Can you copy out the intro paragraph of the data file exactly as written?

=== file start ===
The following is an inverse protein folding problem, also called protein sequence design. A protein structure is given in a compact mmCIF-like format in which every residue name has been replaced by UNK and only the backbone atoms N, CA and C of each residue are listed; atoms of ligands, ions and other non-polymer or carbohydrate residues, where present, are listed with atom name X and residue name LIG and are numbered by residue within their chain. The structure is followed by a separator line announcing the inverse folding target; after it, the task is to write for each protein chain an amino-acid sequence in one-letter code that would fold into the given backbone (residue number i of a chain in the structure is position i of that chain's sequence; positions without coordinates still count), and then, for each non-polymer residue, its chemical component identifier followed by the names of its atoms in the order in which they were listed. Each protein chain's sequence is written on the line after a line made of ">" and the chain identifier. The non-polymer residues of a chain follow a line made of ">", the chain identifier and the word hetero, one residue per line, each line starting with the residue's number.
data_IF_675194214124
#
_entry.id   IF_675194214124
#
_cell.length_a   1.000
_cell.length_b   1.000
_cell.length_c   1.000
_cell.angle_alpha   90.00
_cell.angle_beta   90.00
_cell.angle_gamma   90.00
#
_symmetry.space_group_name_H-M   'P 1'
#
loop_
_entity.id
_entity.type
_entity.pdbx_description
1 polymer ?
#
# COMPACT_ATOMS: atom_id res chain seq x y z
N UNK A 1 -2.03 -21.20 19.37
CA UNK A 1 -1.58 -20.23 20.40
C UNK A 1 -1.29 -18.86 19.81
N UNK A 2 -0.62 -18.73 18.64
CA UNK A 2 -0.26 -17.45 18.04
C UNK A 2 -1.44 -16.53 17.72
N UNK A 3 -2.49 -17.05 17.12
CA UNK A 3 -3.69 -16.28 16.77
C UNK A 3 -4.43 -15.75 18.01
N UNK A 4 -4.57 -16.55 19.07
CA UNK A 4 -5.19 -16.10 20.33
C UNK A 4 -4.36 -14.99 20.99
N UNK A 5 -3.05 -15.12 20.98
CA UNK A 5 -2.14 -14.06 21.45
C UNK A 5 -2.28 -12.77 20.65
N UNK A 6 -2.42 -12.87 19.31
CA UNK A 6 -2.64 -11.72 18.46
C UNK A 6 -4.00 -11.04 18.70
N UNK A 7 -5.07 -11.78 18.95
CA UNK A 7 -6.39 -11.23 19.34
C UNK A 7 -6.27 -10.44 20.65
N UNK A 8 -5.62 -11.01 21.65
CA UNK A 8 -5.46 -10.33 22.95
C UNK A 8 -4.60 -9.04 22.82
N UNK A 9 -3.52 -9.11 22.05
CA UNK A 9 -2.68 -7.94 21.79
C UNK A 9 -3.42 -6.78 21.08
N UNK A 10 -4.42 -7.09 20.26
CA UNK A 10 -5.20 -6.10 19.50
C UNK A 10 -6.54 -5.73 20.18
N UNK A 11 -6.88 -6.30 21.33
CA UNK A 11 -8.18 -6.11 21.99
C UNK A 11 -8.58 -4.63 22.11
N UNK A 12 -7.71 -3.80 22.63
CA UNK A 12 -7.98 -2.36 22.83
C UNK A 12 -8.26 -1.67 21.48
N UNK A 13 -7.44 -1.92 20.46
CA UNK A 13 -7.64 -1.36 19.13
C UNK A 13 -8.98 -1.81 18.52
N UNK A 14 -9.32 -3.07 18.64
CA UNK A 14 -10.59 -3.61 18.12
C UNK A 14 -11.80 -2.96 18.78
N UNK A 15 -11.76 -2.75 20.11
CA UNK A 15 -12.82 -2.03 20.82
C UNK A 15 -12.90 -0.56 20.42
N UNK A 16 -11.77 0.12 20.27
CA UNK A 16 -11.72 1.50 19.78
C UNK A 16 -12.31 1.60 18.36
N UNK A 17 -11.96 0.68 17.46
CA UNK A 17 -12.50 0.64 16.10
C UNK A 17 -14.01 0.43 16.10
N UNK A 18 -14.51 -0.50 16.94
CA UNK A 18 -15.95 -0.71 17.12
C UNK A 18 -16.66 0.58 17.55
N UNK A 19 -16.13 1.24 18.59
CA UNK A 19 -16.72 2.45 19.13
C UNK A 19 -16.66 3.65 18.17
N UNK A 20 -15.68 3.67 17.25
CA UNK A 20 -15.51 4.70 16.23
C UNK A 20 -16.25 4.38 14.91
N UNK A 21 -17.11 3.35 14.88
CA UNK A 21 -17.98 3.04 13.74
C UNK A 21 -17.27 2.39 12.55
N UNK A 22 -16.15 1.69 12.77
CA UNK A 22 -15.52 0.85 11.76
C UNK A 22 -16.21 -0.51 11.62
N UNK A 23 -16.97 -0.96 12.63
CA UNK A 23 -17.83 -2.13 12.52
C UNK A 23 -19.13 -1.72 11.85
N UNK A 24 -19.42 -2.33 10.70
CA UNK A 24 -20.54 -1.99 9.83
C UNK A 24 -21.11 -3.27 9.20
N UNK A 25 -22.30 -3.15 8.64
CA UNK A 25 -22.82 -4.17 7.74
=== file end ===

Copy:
The following is an inverse protein folding problem, also called protein sequence design. A protein structure is given in a compact mmCIF-like format in which every residue name has been replaced by UNK and only the backbone atoms N, CA and C of each residue are listed; atoms of ligands, ions and other non-polymer or carbohydrate residues, where present, are listed with atom name X and residue name LIG and are numbered by residue within their chain. The structure is followed by a separator line announcing the inverse folding target; after it, the task is to write for each protein chain an amino-acid sequence in one-letter code that would fold into the given backbone (residue number i of a chain in the structure is position i of that chain's sequence; positions without coordinates still count), and then, for each non-polymer residue, its chemical component identifier followed by the names of its atoms in the order in which they were listed. Each protein chain's sequence is written on the line after a line made of ">" and the chain identifier. The non-polymer residues of a chain follow a line made of ">", the chain identifier and the word hetero, one residue per line, each line starting with the residue's number.